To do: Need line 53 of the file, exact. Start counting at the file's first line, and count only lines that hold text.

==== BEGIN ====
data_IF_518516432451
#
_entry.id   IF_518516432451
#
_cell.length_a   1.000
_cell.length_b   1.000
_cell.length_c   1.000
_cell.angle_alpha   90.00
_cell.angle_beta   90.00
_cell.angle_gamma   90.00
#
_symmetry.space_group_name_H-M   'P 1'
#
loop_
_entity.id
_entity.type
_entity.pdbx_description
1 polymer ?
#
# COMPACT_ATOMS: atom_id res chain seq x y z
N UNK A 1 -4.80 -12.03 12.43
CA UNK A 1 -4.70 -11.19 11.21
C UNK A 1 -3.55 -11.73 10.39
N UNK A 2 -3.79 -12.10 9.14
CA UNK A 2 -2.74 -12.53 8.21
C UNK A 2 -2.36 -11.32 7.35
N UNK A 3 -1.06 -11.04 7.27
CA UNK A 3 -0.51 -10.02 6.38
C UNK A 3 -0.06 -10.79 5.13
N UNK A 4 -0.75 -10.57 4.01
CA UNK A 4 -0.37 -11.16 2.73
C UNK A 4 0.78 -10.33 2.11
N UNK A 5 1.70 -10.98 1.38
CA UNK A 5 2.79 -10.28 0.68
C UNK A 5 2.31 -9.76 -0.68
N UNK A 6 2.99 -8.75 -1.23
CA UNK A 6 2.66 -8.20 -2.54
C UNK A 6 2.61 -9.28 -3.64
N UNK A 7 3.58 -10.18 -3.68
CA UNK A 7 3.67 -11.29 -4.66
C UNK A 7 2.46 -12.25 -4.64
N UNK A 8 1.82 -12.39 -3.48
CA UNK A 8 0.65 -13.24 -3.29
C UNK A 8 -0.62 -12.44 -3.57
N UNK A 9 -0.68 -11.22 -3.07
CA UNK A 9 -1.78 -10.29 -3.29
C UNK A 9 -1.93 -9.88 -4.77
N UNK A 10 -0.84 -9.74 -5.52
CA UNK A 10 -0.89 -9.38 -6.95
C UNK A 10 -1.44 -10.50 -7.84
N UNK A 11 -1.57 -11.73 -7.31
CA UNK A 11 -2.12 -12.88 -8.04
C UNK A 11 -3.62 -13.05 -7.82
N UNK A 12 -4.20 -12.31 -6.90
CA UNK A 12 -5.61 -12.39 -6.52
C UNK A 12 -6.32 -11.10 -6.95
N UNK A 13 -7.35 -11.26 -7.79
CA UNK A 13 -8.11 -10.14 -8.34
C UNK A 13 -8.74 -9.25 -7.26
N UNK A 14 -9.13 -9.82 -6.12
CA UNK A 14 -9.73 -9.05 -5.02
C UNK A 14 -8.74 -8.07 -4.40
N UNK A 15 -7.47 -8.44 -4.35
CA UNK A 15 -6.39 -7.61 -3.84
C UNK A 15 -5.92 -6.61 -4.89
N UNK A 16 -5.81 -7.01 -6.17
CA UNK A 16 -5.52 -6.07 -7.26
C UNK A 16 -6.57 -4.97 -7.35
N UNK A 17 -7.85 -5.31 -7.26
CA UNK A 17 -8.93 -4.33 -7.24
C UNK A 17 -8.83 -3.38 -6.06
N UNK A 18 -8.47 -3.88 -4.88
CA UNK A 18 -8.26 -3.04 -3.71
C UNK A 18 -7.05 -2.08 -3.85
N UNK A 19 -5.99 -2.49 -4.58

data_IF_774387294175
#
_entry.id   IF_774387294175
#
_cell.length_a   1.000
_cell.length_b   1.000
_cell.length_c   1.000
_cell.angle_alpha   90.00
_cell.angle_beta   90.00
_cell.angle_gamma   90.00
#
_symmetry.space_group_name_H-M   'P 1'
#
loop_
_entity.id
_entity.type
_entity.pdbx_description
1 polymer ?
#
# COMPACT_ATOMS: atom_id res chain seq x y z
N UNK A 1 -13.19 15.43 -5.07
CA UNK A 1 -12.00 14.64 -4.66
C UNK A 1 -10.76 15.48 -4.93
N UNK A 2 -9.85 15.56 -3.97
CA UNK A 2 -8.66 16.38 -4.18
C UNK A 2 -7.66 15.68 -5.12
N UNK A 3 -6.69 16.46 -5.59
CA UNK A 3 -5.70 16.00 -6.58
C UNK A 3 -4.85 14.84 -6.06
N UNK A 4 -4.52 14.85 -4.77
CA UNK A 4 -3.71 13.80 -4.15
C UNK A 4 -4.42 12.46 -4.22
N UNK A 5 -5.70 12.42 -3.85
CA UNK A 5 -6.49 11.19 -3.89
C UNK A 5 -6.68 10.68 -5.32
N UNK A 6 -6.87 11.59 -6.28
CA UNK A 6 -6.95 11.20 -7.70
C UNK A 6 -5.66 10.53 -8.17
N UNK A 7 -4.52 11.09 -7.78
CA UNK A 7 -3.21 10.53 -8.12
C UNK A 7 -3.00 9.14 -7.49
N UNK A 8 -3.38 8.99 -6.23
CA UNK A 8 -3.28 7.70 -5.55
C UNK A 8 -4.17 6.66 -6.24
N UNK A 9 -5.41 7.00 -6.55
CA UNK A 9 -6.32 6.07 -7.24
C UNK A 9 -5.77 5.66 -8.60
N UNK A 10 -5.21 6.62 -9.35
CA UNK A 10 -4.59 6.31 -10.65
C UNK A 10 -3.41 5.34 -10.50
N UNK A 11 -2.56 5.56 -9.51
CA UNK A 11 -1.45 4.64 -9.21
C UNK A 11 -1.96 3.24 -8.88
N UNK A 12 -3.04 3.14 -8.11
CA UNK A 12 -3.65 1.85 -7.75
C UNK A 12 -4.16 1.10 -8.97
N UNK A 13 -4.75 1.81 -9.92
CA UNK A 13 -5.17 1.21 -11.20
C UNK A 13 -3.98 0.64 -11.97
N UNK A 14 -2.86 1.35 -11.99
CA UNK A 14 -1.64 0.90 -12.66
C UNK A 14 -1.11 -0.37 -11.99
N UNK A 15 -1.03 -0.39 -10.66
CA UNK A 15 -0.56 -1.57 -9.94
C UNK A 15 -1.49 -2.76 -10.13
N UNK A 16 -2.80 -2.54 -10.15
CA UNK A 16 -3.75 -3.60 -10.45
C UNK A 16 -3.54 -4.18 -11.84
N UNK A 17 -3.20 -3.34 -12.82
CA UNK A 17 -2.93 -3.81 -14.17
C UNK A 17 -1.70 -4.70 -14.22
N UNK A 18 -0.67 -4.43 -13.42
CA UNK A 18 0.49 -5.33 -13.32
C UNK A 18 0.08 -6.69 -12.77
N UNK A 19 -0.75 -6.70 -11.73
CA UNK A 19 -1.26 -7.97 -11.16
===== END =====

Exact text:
C UNK A 11 -3.62 -13.05 -7.82